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In remembrance of Koomara Venketasamy,  an ex-journalist of Le Mauricien

Meghanaiyegee Venketasamy 

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Twenty years and I still grieve. As young as I remember I have learned to survive and twenty years later, I have softened in this loss. We mark his twentieth death anniversary, I pause to gather that which has been on wait at the steps of my heart.

Writing was fired and wired in his inner world and I recount sharings of how he started writing at the age of fourteen, still a student at Royal College Port Louis. He would write as a clandestine and would drop his write ups to be published. He was an actively engaged voice. He had touched lives, left behind echoes of his work, his dedication to communities. He completed only his lower six and the fire of writing had taken over him and off he went on this path that was his calling. He did not doubt. He did not question. He was politically engaged at one point and remained highly opinionated till the end.

The local bus line that we have in Long Mountain, we owe it to him, to his work, to his writings. My aunty, his sister shared about how he wrote about injustices in society from the beginning and some of his early works were published in “Advance”, “Le Cernéen” and “Star”. The magnanimous works engaged through the years for the local temples in Long Mountain, we owe them to him and how he moved mountains to make things happen.

I am only slowly beginning to collect artefacts of his movements, he was a wave of movements on his own.

Twenty years ago, I could only see how he had shaken my foundations in life, left me scared of people, of men, of relationships. My father was an alcoholic with phases of violent fists. It was great shame, fear and danger for us, the children, his wife and the extended family. At the same time, he was an utterly intelligent man with a wit like none.

I write as an act of echoing to many around us, for I know our story is not an isolated one.

To process numbness in one’s body and to be able to gather richness inside asks of a community and safe people. I am blessed to have received this on the way.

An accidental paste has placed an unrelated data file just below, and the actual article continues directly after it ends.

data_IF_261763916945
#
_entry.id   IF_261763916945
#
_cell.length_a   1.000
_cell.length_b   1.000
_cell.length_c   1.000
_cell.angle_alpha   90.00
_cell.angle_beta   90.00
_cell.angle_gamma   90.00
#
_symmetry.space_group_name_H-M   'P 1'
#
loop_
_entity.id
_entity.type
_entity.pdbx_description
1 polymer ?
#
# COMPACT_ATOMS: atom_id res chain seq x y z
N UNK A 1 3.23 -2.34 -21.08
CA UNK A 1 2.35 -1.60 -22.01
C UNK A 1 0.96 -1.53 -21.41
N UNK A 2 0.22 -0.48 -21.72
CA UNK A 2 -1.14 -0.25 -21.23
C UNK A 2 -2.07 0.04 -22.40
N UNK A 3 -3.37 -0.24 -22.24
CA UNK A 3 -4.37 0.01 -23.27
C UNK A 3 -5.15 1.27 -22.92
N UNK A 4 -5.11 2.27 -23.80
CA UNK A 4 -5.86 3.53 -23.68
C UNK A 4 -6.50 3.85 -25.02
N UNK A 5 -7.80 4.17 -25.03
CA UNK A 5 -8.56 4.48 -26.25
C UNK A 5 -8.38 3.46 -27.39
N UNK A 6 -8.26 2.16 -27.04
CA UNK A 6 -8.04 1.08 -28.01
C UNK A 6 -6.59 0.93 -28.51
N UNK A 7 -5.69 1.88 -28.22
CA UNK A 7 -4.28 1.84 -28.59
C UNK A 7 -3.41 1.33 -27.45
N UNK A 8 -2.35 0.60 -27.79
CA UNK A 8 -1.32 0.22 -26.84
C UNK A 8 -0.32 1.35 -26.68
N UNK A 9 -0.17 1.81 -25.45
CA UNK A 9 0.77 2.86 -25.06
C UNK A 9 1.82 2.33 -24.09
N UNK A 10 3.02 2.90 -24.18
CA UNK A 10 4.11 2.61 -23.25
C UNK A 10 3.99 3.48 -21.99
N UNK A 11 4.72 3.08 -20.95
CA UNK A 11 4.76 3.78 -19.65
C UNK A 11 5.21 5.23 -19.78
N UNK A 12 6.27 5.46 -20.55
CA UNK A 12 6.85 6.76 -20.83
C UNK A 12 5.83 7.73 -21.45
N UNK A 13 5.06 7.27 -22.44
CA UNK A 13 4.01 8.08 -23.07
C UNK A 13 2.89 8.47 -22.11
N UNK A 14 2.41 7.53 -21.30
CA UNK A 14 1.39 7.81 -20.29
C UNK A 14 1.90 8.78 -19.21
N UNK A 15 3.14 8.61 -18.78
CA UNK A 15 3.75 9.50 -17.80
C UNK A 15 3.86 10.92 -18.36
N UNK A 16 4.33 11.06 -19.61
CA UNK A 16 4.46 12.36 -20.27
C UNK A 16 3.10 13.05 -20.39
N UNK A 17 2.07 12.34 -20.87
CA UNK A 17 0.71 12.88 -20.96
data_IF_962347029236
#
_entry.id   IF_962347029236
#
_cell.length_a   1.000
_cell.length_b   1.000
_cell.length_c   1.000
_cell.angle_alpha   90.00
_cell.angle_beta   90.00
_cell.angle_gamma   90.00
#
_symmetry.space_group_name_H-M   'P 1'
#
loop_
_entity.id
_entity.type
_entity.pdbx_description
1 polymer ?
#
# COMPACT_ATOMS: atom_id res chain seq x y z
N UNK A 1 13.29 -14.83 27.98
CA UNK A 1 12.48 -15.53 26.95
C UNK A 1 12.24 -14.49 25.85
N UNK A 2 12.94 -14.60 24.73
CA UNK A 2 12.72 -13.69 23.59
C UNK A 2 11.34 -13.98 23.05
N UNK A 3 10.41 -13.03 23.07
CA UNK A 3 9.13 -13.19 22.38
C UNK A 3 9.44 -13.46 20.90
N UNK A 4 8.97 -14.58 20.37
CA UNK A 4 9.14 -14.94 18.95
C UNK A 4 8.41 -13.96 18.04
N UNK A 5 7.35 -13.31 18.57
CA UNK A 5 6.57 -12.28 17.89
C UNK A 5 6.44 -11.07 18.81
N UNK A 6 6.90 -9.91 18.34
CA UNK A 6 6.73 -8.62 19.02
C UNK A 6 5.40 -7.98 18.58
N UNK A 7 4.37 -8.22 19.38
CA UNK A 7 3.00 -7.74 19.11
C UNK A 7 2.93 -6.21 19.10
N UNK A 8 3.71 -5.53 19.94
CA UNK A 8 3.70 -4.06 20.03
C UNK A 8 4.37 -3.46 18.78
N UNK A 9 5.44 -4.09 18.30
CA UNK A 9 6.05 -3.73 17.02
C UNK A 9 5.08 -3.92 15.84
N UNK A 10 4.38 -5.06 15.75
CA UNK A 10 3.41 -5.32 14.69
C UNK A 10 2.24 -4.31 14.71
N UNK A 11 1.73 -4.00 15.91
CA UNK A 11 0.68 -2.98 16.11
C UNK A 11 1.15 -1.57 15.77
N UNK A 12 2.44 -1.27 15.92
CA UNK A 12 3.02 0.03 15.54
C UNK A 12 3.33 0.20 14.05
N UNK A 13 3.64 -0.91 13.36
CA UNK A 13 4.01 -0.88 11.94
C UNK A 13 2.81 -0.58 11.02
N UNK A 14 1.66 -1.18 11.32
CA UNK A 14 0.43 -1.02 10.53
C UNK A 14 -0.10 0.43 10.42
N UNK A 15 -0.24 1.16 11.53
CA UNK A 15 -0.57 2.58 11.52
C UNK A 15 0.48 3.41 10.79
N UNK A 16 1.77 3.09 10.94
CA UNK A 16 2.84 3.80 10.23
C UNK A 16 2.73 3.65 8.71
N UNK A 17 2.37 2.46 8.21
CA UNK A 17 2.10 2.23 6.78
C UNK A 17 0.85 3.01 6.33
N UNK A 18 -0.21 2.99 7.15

Today, I see the gift of life that I have received from my father. I am humbled by his life. I include all of him within me, the pain, the tears, the addiction, the hate, the love and much more, yet to be understood by me. I acknowledge the missing of him, a constant wave and reminder. 

Twenty years ago, I had to be dragged next to his lifeless body to pay a last homage, the pain was too much for my body to hold. Today, I feel swept right in front of his lifeless body and I hear myself say “out of my ideas of wrong and right, you are my father and I am your daughter. Thank you for the gift of life.”

These words did not come smoothly, it took a community, therapies and movements for me to be able to receive the gifts and how my life has been impacted by my father.

He believed in the power of words and somehow my life took me on a path where I work and dwell within and amidst the power of words. Through his life, I have learned to honour and respect the lives of the journalists that I have met, those that I am yet to meet and those that I will never know.

The courage that it takes to put oneself out into the world and the acknowledgement that most do not receive. It is a tough race, often tougher for a man of colour.

My first memory of shame as an adolescent is within the corridors of “Le Mauricien”, seeing my father in a shabby state, smelling rhum from afar. It took years for this memory to surface. As I write today, all I can say is “being human means all of this”.

Maybe you have experienced this depth of shame and maybe it’s familiar for you.

I have learned to include. I am still learning to give it all a rightful place. 

Healing is about gathering fragmented parts of our inner world, our psyche, our nervous system. It is not about overcoming rather titrating our meeting of our grief and pandiculating this experience till we are resilient enough to move deeper.

Resilience is less about us practicing some tools but rather about life and love passed across generations through the elders to the younger ones.

To be able to see greatness in our parents beyond our ideas of what happened, what we did not receive, what could and should have been, is a walk of a whole life. A walk that does not have to be lonely and challenging.

I hope and pray that my story, my path, my gathering of myself echo to you and that it fuels your long-await grief.

To a man who carried greatness inside out. He would have turned 68 on the 20th January and he left on the eve of his birthday on the 19th January 2003.

You are many to have supported him through his years of work, you are countless to have supported us through the years, we are grateful for this.

Our gratitude to the people of “Le Mauricien” for having received within your walls our father, for having been a pivotal place in his life till his last days. My gratitude to the people of “Le Mauricien”, your presence has played a key role in my gathering of myself through the years.

In honour and reverence of my life, my elder sister and my younger brother and in gratitude for my mother, she who carried us through life.

We thank you for witnessing our life as it unfolds.

In beauty and kindness.

 

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